(Reuters) - Russian Daniil Medvedev has become one of the smartest players in the men’s game and like one of his nation’s great chess players he invariably selects the right move.
The 24-year-old will face Austria’s Dominic Thiem in the U.S. Open semi-final on Friday with the winner being tipped to go on and lift their first Grand Slam title.
He is yet to drop a set so far, and fuelled by the experience of reaching last year’s final against Rafa Nadal, Medvedev is looking increasingly hard to stop.
Former champion Mats Wilander says the third seed’s ability to out-smart opponents is a major weapon.
“Daniil doesn’t play the scoreboard, he plays tactics, he plays momentum and he just keeps plugging away,” Eurosport analyst Wilander said looking ahead to Friday’s clash.
“He’s a chess player. He hits the shot that he thinks is right for the moment, not because of where the score is.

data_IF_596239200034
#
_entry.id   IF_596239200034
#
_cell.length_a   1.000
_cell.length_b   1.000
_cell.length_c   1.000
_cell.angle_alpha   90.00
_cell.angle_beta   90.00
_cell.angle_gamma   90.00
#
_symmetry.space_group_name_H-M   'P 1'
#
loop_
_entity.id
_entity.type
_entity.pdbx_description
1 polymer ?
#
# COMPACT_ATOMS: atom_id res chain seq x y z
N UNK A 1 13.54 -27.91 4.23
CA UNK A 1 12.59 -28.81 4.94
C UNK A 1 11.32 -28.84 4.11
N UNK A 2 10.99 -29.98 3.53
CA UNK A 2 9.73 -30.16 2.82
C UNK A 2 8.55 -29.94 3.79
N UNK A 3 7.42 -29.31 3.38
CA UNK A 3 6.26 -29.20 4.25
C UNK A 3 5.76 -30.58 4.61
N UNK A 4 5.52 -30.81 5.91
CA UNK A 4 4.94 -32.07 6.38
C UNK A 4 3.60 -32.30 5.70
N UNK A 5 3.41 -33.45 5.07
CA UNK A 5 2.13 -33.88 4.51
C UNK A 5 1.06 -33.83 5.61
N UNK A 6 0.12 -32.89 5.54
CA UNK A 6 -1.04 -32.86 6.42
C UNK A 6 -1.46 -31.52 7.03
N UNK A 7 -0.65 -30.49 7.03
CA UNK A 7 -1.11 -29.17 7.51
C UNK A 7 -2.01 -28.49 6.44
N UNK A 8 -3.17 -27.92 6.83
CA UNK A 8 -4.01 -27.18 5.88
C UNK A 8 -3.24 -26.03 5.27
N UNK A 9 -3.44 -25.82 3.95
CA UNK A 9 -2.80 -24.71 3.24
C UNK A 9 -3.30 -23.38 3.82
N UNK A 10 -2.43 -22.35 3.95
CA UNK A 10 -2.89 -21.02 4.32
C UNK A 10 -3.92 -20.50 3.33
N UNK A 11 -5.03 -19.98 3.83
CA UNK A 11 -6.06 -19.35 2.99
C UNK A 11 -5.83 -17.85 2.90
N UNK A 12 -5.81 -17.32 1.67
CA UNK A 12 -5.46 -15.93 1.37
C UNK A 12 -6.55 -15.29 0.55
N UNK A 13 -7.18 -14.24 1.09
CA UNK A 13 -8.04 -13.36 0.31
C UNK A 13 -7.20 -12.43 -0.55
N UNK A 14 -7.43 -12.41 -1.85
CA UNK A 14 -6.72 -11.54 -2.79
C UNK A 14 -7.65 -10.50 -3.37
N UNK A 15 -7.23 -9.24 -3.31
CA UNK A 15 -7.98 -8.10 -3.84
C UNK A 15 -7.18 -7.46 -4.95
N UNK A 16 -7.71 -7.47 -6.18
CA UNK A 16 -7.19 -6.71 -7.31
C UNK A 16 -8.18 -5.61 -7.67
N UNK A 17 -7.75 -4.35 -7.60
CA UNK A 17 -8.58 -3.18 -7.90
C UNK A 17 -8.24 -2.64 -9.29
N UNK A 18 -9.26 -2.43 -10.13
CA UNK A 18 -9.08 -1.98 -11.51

“He’s just a really good tactician on court and he’s going to look for solutions in any situation.”
Three-time Grand Slam runner-up Thiem leads their head-to-head 2-1 but Medvedev prevailed easily in their last meeting, an outdoor hardcourt clash in Canada last year.
His unpredictable game has made him one of the most awkward opponents on the Tour.
“I don’t see why he can’t win a Grand Slam,” Wilander said. “There are some players that don’t like to play against Medvedev because he has such an awkward style so he’s going to be winning matches and have good head-to-heads against very good players.
“It doesn’t matter who they are, they won’t like playing against him. He is building that reputation that it is tough to play against him and he doesn’t give you anything for free.
“You really don’t know what he’s going to do next with the second serve, you don’t know when he’s going to smack the forehand or push it back. He’s very unpredictable, the only predictable thing is that he’s going to play smart.”
While Medvedev was booed last year by Flushing Meadows crowds and in the past was known for being volatile, Wilander said his personality is good for the sport.
“Every moment of the match he seems to be completely engaged emotionally,” seven-time major winner Wilander said. “I like the way he is in court -- angry, smiling, he looks like he’s having a really good time and enjoying his tennis.”
Reporting by Martyn Herman; Editing by Christian Radnedge
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